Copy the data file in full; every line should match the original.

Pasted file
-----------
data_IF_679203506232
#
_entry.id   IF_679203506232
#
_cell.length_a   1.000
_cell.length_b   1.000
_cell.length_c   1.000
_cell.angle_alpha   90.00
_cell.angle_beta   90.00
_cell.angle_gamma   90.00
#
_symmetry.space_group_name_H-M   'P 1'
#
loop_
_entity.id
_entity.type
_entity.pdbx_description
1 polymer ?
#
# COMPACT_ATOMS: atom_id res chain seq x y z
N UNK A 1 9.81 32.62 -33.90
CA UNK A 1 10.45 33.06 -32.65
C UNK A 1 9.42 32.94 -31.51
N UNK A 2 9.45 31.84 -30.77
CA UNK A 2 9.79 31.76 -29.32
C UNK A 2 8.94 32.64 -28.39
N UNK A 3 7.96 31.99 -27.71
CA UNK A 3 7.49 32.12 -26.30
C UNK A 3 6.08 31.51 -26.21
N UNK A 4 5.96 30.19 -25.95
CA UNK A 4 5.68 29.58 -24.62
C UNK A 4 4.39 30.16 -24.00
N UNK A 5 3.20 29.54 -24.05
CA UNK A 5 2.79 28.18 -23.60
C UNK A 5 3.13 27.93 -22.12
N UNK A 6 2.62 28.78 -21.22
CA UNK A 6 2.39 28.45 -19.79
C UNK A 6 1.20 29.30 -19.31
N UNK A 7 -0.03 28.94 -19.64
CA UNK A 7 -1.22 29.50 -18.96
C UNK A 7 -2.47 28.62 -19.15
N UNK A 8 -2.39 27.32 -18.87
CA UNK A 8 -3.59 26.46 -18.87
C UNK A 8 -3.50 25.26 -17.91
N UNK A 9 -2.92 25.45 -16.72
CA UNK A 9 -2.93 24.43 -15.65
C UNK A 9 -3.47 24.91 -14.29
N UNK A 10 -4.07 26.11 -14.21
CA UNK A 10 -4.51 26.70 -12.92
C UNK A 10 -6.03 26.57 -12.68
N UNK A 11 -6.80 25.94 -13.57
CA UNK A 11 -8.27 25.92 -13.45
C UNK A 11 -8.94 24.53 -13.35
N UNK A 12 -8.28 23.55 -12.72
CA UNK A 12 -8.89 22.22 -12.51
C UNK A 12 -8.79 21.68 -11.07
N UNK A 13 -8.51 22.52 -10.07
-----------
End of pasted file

data_IF_679203506232
#
_entry.id   IF_679203506232
#
_cell.length_a   1.000
_cell.length_b   1.000
_cell.length_c   1.000
_cell.angle_alpha   90.00
_cell.angle_beta   90.00
_cell.angle_gamma   90.00
#
_symmetry.space_group_name_H-M   'P 1'
#
loop_
_entity.id
_entity.type
_entity.pdbx_description
1 polymer ?
#
# COMPACT_ATOMS: atom_id res chain seq x y z
N UNK A 1 9.81 32.62 -33.90
CA UNK A 1 10.45 33.06 -32.65
C UNK A 1 9.42 32.94 -31.51
N UNK A 2 9.45 31.84 -30.77
CA UNK A 2 9.79 31.76 -29.32
C UNK A 2 8.94 32.64 -28.39
N UNK A 3 7.96 31.99 -27.71
CA UNK A 3 7.49 32.12 -26.30
C UNK A 3 6.08 31.51 -26.21
N UNK A 4 5.96 30.19 -25.95
CA UNK A 4 5.68 29.58 -24.62
C UNK A 4 4.39 30.16 -24.00
N UNK A 5 3.20 29.54 -24.05
CA UNK A 5 2.79 28.18 -23.60
C UNK A 5 3.13 27.93 -22.12
N UNK A 6 2.62 28.78 -21.22
CA UNK A 6 2.39 28.45 -19.79
C UNK A 6 1.20 29.30 -19.31
N UNK A 7 -0.03 28.94 -19.64
CA UNK A 7 -1.22 29.50 -18.96
C UNK A 7 -2.47 28.62 -19.15
N UNK A 8 -2.39 27.32 -18.87
CA UNK A 8 -3.59 26.46 -18.87
C UNK A 8 -3.50 25.26 -17.91
N UNK A 9 -2.92 25.45 -16.72
CA UNK A 9 -2.93 24.43 -15.65
C UNK A 9 -3.47 24.91 -14.29
N UNK A 10 -4.07 26.11 -14.21
CA UNK A 10 -4.51 26.70 -12.92
C UNK A 10 -6.03 26.57 -12.68
N UNK A 11 -6.80 25.94 -13.57
CA UNK A 11 -8.27 25.92 -13.45
C UNK A 11 -8.94 24.53 -13.35
N UNK A 12 -8.28 23.55 -12.72
CA UNK A 12 -8.89 22.22 -12.51
C UNK A 12 -8.79 21.68 -11.07
N UNK A 13 -8.51 22.52 -10.07